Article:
Today, U.S. Sen. Jim Inhofe (R-Okla.) joined U.S. Senator John Barrasso (R-WY), chairman of the Senate Committee on Environment and Public Works (EPW), along with committee ranking member Sen. Tom Carper (D-DE), to reintroduce S. 268, the Wildlife Innovation and Longevity Driver (WILD) Act. The WILD Act is also cosponsored by Cory Booker (D-NJ), John Boozman (R-AR), and Sheldon Whitehouse (D-RI).
The WILD Act will promote wildlife conservation, assist in the management of invasive species, and help protect endangered species. The bipartisan legislation will reauthorize government conservation programs. It will also establish prize competitions to prevent illegal poaching and trafficking, manage invasives, promote conservation, and protect endangered wildlife. Companion legislation was introduced in the House of Representatives by Reps. Alan Lowenthal (CA-47) and Don Young (AK-1).
“The WILD Act supports animal conservation efforts and includes a reauthorization of the Partners for Fish and Wildlife Act I originally authored in 2006,” Inhofe said. “Private landowners have a vested interest in the conservation of species and are the first line of defense for the protection of fish and wildlife habitats. The Partners for Fish and Wildlife Program has been successful in bringing private, local and federal stakeholders together to improve over 300,000 acres of wildlife habitat in Oklahoma alone. I look forward to working with my colleagues to move the WILD Act through the Senate swiftly and reauthorize this successful program.”
“We must be good stewards of our wildlife,” said Barrasso. “The WILD Act is bipartisan legislation to protect threatened wildlife and manage invasive species. This conservation legislation will help combat illegal poaching in America and around the world. Last Congress, the WILD Act passed the Senate unanimously. This Congress, I expect it will be signed into law."
“Around the world, a variety of threats continues to challenge wildlife conservation efforts,” said Carper. “The WILD Act would help make the United States a global leader on wildlife conservation by encouraging innovation in protecting endangered species, better managing human-wildlife conflicts, and preventing poaching and wildlife trafficking. I’m proud to lead with Chairman Barrasso in this effort in Senate, and with Congressmen Lowenthal and Young in the House, and I’m hopeful that our colleagues on both sides of the aisle will join us in supporting this bipartisan effort.”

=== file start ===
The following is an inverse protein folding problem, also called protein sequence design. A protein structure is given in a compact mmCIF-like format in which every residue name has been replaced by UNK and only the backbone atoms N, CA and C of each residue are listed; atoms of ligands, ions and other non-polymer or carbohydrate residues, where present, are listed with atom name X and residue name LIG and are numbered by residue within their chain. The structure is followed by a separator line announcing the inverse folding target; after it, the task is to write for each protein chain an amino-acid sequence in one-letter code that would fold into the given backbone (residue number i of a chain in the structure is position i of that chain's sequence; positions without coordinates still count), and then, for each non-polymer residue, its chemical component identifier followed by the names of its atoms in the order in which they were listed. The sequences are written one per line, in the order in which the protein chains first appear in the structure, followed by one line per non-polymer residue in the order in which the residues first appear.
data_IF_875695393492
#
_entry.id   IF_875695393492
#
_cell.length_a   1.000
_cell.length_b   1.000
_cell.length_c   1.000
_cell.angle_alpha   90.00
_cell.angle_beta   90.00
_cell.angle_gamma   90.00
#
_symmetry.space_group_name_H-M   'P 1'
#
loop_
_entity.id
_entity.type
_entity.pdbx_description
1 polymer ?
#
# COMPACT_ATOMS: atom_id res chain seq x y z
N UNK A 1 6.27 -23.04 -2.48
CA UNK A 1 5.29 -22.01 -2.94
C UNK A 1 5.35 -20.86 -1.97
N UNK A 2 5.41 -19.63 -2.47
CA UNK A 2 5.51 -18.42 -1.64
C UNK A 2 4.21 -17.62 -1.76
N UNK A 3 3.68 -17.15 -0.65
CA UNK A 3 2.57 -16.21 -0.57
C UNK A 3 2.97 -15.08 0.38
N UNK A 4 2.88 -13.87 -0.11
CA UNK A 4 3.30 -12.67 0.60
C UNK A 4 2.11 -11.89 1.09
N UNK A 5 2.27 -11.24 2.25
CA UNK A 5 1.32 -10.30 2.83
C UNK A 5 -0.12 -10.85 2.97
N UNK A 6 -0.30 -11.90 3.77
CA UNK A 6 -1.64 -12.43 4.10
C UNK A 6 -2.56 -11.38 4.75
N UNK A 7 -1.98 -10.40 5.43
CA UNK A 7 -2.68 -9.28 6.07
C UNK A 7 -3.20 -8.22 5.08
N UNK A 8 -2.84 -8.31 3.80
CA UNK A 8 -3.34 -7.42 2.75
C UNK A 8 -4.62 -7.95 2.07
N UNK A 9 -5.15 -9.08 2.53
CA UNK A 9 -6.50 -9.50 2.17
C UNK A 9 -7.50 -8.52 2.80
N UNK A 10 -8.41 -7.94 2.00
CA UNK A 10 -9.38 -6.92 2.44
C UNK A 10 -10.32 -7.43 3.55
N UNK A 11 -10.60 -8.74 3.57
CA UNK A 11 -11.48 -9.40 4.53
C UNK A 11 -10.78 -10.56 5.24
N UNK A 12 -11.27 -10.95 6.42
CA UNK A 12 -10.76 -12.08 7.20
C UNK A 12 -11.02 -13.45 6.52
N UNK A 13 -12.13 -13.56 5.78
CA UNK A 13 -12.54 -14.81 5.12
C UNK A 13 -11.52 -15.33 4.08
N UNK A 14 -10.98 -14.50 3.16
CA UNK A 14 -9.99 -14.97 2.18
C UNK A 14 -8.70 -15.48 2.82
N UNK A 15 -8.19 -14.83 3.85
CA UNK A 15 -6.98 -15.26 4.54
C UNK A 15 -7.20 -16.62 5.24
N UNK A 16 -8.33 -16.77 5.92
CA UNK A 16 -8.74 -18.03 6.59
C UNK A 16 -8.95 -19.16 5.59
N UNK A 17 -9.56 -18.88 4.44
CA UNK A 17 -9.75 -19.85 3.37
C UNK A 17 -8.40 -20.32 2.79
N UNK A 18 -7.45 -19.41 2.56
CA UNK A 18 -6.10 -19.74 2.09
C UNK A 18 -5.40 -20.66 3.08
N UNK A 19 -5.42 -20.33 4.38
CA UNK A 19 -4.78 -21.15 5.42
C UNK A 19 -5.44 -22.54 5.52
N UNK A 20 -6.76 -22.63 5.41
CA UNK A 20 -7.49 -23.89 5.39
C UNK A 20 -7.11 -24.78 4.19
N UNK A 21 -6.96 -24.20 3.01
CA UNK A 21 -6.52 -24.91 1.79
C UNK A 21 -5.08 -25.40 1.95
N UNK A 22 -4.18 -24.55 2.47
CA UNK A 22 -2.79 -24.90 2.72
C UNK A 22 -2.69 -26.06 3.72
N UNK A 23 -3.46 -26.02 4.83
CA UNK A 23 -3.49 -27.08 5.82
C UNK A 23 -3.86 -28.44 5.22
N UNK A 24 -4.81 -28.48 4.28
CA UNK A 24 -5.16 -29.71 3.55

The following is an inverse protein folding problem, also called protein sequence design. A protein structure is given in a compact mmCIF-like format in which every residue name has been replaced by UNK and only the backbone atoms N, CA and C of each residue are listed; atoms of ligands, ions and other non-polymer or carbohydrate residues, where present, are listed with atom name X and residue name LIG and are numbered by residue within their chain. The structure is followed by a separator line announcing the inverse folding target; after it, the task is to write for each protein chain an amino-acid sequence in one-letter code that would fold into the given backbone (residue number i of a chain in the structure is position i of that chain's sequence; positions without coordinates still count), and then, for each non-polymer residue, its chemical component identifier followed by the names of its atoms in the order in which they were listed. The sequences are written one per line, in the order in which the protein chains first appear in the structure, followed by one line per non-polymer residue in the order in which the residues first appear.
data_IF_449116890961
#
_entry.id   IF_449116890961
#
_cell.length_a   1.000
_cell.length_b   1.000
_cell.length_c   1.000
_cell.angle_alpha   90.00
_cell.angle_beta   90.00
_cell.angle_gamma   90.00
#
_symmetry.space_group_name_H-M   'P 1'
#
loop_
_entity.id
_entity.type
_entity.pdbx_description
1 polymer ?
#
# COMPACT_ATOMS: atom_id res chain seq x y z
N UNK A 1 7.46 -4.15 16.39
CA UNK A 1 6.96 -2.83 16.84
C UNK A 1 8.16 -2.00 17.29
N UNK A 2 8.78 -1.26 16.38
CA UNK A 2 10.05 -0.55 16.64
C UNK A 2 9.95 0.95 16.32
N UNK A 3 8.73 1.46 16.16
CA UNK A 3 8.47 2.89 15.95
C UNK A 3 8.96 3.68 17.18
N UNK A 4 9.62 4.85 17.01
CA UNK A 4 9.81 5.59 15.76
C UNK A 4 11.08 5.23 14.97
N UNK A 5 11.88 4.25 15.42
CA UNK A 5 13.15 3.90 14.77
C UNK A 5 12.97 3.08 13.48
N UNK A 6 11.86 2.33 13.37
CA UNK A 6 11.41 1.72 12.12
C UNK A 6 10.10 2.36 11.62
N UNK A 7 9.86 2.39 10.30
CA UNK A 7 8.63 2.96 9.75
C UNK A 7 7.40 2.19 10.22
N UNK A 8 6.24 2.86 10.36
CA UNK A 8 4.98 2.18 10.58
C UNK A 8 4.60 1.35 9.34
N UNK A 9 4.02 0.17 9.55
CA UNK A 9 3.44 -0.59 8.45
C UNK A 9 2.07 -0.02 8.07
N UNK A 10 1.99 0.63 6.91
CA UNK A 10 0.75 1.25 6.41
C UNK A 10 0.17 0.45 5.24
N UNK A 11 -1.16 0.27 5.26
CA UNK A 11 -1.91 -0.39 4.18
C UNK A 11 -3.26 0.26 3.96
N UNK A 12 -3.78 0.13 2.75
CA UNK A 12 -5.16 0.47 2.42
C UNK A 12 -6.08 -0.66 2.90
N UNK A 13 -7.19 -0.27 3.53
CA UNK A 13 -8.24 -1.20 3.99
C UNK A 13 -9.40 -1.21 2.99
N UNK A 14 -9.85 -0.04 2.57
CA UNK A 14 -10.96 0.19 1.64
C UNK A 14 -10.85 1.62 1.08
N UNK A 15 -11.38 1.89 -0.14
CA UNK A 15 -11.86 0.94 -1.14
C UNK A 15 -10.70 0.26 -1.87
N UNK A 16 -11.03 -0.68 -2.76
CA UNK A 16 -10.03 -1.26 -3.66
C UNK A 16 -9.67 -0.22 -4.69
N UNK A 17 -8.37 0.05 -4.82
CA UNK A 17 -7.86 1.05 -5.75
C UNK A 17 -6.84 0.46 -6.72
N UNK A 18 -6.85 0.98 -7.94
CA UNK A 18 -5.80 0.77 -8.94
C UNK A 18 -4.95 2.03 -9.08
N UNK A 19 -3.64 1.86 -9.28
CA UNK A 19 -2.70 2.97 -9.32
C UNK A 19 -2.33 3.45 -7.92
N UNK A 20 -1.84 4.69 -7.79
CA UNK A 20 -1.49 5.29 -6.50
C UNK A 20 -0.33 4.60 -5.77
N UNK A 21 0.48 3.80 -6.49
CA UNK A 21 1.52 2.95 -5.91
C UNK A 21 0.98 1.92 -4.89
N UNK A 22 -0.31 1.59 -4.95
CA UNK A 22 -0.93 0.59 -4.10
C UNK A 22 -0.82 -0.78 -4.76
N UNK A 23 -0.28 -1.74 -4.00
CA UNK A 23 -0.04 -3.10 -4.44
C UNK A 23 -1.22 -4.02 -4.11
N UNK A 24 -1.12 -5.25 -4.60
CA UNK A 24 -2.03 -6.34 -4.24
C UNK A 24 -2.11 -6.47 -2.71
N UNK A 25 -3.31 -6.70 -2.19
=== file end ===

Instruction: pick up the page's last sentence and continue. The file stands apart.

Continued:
“Democrats and Republicans recognize the value of conserving wildlife habitats in our states and around the globe,” said Whitehouse. “We also recognize the need to spark innovative solutions to growing threats like the spread of invasive species and illegal wildlife trafficking. I look forward to working with my bipartisan cosponsors to win Senate approval of this bill.”
Specifically, the WILD Act will:
- Reauthorize and fund the Department of the Interior’s Partners for Fish and Wildlife Program until fiscal year 2022;
- Require federal agencies to implement strategic programs to control invasive species;
- Reauthorize legislation to protect endangered species such as elephants, great apes, turtles, tigers, and others;
- Establish monetary-prize competitions for technological innovation in the following categories:
- the prevention of wildlife poaching and trafficking;
- the promotion of wildlife conservation;
- the management of invasive species;
- the non-lethal management of human-wildlife conflicts; and
- the protection of endangered species.
To view full text of the legislation, click here.
On March 15, 2017, the EPW Committee held an oversight hearing on “Examining Innovative Solutions to Control Invasive Species and Promote Wildlife Conservation.”
Barrasso, Carper, Inhofe, Booker, Boozman, and Whitehouse introduced the WILD Act on April 4, 2017.
The WILD Act passed the EPW Committee by unanimous consent on April 5, 2017.
The Senate passed the WILD Act by unanimous consent on June 8, 2017.